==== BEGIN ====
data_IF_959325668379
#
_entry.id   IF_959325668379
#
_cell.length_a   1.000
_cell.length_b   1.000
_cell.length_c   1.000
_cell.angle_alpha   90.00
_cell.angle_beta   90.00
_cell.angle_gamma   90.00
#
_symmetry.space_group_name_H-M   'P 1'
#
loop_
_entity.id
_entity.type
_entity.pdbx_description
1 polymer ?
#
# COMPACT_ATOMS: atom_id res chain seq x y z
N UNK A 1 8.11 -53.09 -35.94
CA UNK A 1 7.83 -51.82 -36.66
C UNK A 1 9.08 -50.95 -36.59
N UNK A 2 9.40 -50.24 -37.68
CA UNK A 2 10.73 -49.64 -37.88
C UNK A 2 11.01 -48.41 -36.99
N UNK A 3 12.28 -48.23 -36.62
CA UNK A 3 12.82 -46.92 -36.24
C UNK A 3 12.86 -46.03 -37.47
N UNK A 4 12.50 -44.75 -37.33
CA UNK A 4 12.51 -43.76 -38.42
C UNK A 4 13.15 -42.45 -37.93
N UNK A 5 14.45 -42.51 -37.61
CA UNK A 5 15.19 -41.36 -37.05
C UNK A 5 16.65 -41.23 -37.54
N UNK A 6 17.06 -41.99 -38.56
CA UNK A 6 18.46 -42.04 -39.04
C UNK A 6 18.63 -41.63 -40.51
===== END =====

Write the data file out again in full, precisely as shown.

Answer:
data_IF_959325668379
#
_entry.id   IF_959325668379
#
_cell.length_a   1.000
_cell.length_b   1.000
_cell.length_c   1.000
_cell.angle_alpha   90.00
_cell.angle_beta   90.00
_cell.angle_gamma   90.00
#
_symmetry.space_group_name_H-M   'P 1'
#
loop_
_entity.id
_entity.type
_entity.pdbx_description
1 polymer ?
#
# COMPACT_ATOMS: atom_id res chain seq x y z
N UNK A 1 8.11 -53.09 -35.94
CA UNK A 1 7.83 -51.82 -36.66
C UNK A 1 9.08 -50.95 -36.59
N UNK A 2 9.40 -50.24 -37.68
CA UNK A 2 10.73 -49.64 -37.88
C UNK A 2 11.01 -48.41 -36.99
N UNK A 3 12.28 -48.23 -36.62
CA UNK A 3 12.82 -46.92 -36.24
C UNK A 3 12.86 -46.03 -37.47
N UNK A 4 12.50 -44.75 -37.33
CA UNK A 4 12.51 -43.76 -38.42
C UNK A 4 13.15 -42.45 -37.93
N UNK A 5 14.45 -42.51 -37.61
CA UNK A 5 15.19 -41.36 -37.05
C UNK A 5 16.65 -41.23 -37.54
N UNK A 6 17.06 -41.99 -38.56
CA UNK A 6 18.46 -42.04 -39.04
C UNK A 6 18.63 -41.63 -40.51